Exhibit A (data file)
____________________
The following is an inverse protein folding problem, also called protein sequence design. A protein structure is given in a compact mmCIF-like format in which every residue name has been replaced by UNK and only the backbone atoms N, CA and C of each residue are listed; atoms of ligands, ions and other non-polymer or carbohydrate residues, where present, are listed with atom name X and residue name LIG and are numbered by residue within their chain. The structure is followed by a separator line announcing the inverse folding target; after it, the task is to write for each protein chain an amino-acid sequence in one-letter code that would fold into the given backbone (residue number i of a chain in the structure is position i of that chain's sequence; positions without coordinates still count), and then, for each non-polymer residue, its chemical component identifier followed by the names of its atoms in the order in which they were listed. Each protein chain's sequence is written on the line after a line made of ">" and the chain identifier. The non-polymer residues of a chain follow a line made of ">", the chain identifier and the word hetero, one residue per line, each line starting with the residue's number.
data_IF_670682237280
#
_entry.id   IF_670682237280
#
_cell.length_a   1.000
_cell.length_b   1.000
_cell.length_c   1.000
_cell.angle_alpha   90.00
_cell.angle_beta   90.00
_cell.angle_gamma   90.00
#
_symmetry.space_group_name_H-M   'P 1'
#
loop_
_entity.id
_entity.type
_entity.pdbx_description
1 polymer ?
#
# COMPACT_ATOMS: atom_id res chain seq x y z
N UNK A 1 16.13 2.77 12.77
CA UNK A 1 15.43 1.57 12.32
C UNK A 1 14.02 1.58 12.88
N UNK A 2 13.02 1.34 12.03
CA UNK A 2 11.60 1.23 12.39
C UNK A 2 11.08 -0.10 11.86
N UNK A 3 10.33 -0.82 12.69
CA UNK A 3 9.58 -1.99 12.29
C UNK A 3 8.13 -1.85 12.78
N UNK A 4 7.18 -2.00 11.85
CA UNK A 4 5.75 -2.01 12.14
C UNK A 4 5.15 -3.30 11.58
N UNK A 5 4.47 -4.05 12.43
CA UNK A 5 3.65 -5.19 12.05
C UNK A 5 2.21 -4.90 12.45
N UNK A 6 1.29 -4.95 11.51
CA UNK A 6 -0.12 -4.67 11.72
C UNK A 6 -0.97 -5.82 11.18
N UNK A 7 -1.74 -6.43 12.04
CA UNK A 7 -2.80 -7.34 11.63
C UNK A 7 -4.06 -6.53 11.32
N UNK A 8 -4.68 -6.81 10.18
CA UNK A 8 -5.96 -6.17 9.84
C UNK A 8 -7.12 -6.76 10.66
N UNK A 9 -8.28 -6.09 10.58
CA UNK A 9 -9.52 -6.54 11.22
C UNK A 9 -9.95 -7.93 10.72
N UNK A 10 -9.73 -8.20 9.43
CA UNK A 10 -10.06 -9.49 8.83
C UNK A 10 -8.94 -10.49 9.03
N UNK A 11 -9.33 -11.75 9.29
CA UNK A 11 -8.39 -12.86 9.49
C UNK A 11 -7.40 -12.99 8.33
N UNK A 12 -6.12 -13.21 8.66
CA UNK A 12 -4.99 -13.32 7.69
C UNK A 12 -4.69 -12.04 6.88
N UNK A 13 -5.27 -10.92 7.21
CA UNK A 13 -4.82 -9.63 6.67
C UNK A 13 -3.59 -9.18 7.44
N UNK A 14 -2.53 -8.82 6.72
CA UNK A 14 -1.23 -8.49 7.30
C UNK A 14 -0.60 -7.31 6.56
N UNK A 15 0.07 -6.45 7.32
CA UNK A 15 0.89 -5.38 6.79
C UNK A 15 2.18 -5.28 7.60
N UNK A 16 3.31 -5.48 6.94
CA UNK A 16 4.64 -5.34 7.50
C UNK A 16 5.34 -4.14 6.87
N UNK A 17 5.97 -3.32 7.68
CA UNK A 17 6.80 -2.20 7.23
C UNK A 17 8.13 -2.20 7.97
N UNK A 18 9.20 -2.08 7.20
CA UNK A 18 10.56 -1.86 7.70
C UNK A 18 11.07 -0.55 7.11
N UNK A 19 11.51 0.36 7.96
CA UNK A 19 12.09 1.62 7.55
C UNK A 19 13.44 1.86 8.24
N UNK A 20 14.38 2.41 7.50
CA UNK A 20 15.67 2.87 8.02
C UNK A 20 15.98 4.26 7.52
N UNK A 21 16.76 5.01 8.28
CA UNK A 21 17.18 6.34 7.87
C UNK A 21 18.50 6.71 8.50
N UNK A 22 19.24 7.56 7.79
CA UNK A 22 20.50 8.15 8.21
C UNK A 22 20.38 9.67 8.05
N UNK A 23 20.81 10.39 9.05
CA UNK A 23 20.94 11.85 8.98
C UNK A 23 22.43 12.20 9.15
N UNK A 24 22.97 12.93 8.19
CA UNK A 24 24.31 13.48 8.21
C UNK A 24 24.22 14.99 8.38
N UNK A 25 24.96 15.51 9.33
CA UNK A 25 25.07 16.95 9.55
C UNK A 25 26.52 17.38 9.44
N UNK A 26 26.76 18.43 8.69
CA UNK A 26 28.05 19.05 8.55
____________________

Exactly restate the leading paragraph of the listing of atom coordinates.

The following is an inverse protein folding problem, also called protein sequence design. A protein structure is given in a compact mmCIF-like format in which every residue name has been replaced by UNK and only the backbone atoms N, CA and C of each residue are listed; atoms of ligands, ions and other non-polymer or carbohydrate residues, where present, are listed with atom name X and residue name LIG and are numbered by residue within their chain. The structure is followed by a separator line announcing the inverse folding target; after it, the task is to write for each protein chain an amino-acid sequence in one-letter code that would fold into the given backbone (residue number i of a chain in the structure is position i of that chain's sequence; positions without coordinates still count), and then, for each non-polymer residue, its chemical component identifier followed by the names of its atoms in the order in which they were listed. Each protein chain's sequence is written on the line after a line made of ">" and the chain identifier. The non-polymer residues of a chain follow a line made of ">", the chain identifier and the word hetero, one residue per line, each line starting with the residue's number.